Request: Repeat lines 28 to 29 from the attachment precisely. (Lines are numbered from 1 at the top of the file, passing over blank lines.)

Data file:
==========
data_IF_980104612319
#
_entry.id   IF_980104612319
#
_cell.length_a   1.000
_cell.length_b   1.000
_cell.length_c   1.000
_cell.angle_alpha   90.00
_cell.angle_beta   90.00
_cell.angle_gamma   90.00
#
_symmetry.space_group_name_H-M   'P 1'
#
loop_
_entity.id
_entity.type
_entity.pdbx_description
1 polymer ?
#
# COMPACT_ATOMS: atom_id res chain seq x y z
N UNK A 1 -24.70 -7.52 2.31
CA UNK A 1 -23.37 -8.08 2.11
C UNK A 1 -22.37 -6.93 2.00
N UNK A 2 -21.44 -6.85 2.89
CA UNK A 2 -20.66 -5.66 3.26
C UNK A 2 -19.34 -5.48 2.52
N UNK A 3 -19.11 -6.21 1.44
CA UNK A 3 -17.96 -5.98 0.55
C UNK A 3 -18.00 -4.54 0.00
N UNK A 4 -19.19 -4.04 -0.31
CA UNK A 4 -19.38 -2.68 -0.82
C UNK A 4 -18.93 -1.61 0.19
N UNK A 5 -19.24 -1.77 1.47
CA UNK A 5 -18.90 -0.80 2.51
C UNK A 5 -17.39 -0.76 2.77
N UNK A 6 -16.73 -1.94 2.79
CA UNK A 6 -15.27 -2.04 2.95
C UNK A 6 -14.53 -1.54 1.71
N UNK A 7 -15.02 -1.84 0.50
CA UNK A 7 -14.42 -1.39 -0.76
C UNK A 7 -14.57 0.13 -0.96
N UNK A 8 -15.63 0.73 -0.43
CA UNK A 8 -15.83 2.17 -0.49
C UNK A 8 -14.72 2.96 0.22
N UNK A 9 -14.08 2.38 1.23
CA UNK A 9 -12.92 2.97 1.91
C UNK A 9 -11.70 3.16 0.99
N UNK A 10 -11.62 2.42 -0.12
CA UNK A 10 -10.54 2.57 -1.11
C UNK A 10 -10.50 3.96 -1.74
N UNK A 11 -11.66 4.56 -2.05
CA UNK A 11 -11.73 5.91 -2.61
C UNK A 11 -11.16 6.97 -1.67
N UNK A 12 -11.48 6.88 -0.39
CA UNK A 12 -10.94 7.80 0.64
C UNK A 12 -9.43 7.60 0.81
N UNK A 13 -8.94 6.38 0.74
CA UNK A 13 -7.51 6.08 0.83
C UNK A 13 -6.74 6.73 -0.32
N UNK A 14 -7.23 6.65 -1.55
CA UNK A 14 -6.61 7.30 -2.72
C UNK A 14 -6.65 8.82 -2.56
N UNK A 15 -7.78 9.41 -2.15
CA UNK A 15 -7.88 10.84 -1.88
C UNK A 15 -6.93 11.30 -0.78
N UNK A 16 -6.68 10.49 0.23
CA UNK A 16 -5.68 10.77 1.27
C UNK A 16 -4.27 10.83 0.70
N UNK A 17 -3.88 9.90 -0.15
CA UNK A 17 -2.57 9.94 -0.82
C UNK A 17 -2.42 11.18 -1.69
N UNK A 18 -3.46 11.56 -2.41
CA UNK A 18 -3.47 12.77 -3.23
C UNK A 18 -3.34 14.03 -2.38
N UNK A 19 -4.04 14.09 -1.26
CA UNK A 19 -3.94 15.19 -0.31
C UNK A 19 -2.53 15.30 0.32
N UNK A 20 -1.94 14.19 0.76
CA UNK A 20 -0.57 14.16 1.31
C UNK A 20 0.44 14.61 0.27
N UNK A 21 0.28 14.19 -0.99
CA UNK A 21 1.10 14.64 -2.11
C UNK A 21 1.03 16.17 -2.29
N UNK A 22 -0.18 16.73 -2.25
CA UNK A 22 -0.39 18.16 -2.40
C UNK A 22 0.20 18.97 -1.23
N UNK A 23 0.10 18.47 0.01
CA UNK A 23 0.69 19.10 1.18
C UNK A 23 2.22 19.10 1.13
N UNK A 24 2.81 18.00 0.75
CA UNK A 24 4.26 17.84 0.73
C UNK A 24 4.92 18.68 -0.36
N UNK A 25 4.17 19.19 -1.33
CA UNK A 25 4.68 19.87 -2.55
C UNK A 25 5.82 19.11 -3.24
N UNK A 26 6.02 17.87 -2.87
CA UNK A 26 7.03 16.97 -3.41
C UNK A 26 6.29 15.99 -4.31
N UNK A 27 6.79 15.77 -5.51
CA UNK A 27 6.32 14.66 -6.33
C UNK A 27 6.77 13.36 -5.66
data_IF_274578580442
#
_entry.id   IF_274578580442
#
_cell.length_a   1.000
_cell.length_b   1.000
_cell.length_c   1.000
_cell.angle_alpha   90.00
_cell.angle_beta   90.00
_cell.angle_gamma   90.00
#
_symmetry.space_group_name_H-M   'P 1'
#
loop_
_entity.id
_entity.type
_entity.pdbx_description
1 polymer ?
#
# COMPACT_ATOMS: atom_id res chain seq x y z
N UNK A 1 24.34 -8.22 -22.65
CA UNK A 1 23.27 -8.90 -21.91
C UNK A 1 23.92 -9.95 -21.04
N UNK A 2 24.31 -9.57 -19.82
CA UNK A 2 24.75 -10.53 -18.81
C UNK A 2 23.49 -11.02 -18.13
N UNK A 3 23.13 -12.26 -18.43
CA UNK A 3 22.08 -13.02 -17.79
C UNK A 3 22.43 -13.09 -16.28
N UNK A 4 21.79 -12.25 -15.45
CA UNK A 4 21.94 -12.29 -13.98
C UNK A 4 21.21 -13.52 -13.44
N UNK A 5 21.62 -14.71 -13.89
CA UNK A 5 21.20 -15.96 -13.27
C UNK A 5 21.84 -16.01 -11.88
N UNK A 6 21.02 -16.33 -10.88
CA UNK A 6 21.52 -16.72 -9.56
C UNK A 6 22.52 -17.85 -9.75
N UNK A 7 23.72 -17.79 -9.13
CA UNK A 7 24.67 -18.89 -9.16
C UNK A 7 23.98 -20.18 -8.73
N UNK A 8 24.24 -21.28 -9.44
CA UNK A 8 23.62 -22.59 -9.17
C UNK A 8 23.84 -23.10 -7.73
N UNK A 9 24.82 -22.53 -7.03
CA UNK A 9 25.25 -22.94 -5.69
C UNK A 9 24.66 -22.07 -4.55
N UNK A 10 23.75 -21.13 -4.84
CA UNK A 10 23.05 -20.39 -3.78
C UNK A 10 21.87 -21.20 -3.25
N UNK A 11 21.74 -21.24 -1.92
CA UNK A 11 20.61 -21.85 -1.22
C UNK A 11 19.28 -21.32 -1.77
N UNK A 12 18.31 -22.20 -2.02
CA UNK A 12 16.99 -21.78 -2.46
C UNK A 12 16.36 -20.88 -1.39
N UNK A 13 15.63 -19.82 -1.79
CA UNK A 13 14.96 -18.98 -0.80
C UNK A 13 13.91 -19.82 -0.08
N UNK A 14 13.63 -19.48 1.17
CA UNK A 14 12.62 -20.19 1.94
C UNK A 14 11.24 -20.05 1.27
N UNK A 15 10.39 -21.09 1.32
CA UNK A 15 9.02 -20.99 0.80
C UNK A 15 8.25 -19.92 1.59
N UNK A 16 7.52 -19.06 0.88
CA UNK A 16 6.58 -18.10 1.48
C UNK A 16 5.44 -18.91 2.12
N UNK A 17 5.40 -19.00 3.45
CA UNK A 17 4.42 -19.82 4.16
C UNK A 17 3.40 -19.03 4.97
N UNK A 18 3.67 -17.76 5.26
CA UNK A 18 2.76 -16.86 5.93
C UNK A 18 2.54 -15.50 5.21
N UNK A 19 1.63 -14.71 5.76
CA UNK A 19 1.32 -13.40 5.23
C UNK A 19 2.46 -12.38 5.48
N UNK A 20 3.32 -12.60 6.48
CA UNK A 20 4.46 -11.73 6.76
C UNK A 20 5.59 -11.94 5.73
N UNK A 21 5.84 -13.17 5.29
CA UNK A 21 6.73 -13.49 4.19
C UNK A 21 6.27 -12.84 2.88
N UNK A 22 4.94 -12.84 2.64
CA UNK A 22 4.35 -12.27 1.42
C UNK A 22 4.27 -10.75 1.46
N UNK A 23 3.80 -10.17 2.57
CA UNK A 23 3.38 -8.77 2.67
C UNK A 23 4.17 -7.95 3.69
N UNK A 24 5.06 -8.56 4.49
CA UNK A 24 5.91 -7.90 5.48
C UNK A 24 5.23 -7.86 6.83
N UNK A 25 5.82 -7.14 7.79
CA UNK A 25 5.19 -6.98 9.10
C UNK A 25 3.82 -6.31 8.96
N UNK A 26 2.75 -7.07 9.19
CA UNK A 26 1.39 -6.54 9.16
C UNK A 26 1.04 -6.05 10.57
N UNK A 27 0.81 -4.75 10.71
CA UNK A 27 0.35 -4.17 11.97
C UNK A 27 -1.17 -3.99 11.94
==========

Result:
CA UNK A 3 -17.96 -5.98 0.55
C UNK A 3 -18.00 -4.54 0.00